Limit of Sequence a_n: Find Limit as n->∞

In summary, the conversation was about finding the limit of a sequence, specifically for the function a_n = 2^n/(3^n + 1). The speaker separated the fraction into (1/3)(2/3)^n and simplified it to limit = 1/3 lim_(n->infinity) (2/3)^n. They then asked for guidance on finding the limit of (2/3)^n, to which the other speaker explained that it is a general result that for any real number a between -1 and 1, the limit of a^n is zero. They also mentioned using the geometric series and the necessary criterion for a series to converge. The conversation ended with the speaker understanding and thanking the other speaker
  • #1
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[tex]a_n = 2^n/(3^n + 1)[/tex]

Find the limit as n -> infinity

So I separated the fraction into [tex] (1/3)(2/3)^n [/tex]

Then limit = 1/3 [tex] lim_(n->infinity) (2/3)^n. [/tex]

So, my question is, how do you find the limit [tex] (2/3)^n. [/tex] Is analysis of functions simply enough, i.e. looking at how fast they increase?
 
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  • #2
How did you transform a_n into [tex] (1/3)(2/3)^n [/tex]?

Btw - is this for a real analysis class or some intro calculus class?
 
  • #3
Oops, sorry, I guess I didn't look hard enough at my post.

It's really [tex] a_n = \frac{2^n}{3^{n+1}} [/tex]

And it's Calculus II
 
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  • #4
Oh ok.

Didn't you see the general result that if -1<a<1, then [itex]a^n\rightarrow 0[/itex]?

If not, and if you've seen a little bit of series theory, you can prove it this way: You know that the geometric series [itex]\sum a^n[/itex] converges for -1<a<1 and diverges otherwise. And you've also seen the basic necessary criterion for a series to converge, namely that the general term [itex]a_n[/itex] of any converging series goes to zero in the limit n-->infty.

So you can make use of these two fact by saying "I know that the geometric series of general term [itex]a_n=a^n[/itex] (where -1<a<1) converges, hence it must be that [itex]a_n=a^n\rightarrow 0[/itex] for -1<a<1."
 
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  • #5
Ok, I get what you're saying...but why is -1<a<1 here?
 
  • #6
I proved that for any real number a btw -1 and 1, the limit of a^n is zero.

In particular, for a=2/3, we have that the limit of (2/3)^n is zero. Which is what you were wondering about.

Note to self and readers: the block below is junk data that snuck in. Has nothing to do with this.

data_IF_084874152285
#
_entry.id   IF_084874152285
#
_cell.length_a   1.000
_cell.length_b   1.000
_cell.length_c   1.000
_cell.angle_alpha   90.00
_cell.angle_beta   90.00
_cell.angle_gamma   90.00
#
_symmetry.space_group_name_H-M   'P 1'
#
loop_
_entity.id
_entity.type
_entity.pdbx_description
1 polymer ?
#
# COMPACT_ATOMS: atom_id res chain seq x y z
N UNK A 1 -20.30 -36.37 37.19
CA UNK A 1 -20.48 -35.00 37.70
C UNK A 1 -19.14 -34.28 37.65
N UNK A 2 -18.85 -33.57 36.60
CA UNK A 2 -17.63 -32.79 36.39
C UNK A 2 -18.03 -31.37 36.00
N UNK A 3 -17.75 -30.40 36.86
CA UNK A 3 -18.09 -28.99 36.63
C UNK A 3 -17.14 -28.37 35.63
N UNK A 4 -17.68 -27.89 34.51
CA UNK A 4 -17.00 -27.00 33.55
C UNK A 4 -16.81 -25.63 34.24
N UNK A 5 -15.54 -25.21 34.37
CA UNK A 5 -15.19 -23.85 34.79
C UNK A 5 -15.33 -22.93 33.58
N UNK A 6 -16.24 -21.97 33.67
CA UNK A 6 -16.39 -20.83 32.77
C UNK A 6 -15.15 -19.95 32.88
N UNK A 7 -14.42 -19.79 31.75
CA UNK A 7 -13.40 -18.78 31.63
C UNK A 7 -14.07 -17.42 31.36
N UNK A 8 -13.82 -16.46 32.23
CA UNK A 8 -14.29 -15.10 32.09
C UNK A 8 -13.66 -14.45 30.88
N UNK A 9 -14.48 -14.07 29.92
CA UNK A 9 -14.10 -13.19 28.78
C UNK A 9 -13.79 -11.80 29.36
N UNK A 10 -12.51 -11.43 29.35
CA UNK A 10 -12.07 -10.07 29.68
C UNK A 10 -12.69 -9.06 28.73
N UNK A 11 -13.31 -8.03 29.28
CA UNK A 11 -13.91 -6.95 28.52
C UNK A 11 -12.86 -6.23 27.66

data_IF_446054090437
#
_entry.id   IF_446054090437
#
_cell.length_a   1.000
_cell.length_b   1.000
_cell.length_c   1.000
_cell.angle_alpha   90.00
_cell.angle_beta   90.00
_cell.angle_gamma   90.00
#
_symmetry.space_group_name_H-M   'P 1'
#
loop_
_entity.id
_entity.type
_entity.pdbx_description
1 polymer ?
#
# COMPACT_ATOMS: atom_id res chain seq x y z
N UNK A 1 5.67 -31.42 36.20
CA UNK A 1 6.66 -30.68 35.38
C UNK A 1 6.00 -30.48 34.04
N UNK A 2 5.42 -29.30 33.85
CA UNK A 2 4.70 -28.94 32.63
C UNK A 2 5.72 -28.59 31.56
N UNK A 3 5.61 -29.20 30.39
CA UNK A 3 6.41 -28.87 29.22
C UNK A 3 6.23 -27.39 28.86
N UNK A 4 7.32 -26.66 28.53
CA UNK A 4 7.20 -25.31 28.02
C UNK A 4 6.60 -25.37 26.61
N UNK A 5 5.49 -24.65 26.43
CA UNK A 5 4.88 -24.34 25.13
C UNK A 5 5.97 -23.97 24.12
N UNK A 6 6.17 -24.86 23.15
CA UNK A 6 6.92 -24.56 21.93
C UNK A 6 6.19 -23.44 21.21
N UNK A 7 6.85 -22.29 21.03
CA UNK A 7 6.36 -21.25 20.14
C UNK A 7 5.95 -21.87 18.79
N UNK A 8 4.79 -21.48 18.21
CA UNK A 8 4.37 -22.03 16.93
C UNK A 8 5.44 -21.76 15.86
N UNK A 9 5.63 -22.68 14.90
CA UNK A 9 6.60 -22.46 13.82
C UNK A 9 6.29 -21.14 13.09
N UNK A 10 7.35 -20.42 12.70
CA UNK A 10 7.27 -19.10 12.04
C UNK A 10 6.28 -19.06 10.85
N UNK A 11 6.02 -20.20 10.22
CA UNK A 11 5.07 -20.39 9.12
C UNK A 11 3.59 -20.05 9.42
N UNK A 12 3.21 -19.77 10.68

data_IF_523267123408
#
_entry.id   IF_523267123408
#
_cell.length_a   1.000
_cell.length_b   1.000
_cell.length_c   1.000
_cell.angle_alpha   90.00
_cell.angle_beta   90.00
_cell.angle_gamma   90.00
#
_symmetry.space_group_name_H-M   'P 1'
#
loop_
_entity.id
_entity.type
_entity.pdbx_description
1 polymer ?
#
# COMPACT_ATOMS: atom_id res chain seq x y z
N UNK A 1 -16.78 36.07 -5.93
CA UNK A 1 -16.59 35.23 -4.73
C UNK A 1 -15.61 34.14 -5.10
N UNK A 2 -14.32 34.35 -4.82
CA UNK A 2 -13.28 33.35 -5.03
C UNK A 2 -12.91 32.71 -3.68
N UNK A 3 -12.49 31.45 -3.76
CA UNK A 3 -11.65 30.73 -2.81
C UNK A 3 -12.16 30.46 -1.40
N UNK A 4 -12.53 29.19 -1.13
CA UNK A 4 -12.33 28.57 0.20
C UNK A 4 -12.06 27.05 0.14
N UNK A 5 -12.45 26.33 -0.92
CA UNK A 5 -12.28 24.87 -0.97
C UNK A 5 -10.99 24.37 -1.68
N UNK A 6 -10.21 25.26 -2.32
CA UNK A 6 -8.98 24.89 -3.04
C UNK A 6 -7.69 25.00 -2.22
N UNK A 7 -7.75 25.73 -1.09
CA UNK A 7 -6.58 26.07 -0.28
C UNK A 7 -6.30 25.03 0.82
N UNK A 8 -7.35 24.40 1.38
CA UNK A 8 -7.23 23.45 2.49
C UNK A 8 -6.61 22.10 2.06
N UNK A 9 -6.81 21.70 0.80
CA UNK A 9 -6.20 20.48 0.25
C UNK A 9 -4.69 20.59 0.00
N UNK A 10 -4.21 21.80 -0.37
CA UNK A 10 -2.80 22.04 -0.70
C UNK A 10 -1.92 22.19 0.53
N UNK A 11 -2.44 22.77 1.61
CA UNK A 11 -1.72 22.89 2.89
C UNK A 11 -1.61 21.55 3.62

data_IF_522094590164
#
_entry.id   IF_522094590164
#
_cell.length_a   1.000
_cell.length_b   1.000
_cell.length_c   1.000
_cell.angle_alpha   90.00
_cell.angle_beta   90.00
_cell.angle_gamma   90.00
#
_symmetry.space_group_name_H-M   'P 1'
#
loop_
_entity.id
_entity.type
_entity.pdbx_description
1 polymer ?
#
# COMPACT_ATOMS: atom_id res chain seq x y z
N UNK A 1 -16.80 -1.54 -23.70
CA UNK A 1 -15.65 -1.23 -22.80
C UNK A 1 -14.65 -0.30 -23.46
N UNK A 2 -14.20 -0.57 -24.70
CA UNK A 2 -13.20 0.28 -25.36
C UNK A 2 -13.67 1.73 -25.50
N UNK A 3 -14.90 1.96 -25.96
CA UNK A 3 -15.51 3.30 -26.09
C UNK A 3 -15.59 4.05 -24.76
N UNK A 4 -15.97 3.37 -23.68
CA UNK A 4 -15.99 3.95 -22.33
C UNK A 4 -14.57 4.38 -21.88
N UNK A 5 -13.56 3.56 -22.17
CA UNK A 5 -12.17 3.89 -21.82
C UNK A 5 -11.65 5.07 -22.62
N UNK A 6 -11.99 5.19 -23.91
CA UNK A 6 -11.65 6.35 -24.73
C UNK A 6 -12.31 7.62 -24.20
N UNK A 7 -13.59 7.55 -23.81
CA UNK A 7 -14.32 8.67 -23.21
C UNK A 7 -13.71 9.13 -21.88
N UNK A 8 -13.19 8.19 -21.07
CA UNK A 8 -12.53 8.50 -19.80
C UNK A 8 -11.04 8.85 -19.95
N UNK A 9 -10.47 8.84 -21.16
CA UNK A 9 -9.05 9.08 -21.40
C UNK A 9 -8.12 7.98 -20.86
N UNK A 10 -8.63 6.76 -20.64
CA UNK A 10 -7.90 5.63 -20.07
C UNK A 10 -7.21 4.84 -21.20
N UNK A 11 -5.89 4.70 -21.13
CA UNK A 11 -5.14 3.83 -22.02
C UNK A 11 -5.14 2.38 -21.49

• #7
Ooh, ok, I understand now.

Thanks!
 

Related to Limit of Sequence a_n: Find Limit as n->∞

What is a limit of a sequence?

A limit of a sequence, denoted as limn→∞ an, is the value that the terms of the sequence approach as n (the index of the terms) approaches infinity. In other words, it is the value that the terms of the sequence get closer and closer to as n increases without bound.

How do you find the limit of a sequence?

To find the limit of a sequence, you can use two methods: the algebraic method and the graphical method. The algebraic method involves finding a formula for the n-th term of the sequence, then taking the limit as n approaches infinity. The graphical method involves plotting the terms of the sequence on a graph and observing the trend as n increases.

Why is finding the limit of a sequence important?

Finding the limit of a sequence is important because it helps us understand the behavior of the sequence and determine if it converges (approaches a finite value) or diverges (does not approach a finite value). It also allows us to make predictions about the long-term behavior of the sequence.

What is the difference between a finite and infinite limit of a sequence?

A finite limit of a sequence means that the terms of the sequence approach a specific finite value as n approaches infinity. This indicates that the sequence converges. On the other hand, an infinite limit of a sequence means that the terms of the sequence do not approach a specific finite value and continue to increase or decrease without bound. This indicates that the sequence diverges.

What are some common misconceptions about limits of sequences?

One common misconception is that a sequence must approach a specific value in order to have a limit. In reality, a sequence can also approach infinity or negative infinity and still have a limit. Another misconception is that a sequence must have a limit in order to be a valid sequence, when in fact some sequences may not have a limit at all.

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